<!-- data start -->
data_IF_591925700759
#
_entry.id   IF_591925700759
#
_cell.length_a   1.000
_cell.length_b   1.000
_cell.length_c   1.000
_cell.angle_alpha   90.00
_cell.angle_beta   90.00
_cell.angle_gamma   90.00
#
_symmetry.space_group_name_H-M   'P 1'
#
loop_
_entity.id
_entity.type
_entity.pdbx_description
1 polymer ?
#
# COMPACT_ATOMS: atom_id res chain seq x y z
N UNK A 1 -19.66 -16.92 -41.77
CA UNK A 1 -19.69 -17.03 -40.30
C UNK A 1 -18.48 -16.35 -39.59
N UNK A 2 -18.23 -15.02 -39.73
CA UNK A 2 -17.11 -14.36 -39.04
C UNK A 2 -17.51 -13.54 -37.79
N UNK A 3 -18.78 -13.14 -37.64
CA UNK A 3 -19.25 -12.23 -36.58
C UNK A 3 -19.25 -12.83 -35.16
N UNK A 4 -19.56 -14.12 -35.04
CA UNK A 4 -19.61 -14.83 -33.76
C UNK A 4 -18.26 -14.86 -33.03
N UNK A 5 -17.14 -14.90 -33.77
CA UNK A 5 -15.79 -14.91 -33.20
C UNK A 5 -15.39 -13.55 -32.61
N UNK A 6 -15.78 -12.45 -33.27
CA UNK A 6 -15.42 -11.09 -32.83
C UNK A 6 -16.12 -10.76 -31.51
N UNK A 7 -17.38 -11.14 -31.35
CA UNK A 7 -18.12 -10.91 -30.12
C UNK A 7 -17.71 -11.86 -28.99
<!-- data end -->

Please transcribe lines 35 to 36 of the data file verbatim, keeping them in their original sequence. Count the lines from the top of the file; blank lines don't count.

C UNK A 5 -15.39 -13.55 -32.61
N UNK A 6 -15.78 -12.45 -33.27